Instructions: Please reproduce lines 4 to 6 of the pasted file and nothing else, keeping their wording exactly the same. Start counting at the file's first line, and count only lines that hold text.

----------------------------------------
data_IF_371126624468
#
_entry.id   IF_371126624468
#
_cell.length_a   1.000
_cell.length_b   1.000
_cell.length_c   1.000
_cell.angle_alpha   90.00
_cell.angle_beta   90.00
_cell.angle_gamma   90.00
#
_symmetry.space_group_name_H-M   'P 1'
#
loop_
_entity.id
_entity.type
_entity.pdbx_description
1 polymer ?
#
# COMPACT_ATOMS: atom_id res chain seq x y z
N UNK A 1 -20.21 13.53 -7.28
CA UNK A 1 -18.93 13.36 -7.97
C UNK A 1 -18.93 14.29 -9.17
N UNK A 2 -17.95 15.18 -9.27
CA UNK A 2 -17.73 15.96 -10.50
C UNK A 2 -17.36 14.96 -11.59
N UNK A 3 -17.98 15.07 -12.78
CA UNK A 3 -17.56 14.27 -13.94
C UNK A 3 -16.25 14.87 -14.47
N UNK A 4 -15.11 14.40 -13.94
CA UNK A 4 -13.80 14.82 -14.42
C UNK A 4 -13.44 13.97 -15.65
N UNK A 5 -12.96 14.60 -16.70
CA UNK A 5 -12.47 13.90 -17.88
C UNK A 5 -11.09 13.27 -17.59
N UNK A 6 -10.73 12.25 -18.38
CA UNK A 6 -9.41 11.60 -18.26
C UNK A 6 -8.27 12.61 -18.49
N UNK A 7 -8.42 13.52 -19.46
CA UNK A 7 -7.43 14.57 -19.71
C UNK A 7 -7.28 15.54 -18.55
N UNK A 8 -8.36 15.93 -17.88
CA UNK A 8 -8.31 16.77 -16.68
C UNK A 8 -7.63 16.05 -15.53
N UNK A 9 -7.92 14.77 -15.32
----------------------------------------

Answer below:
#
_cell.length_a   1.000
_cell.length_b   1.000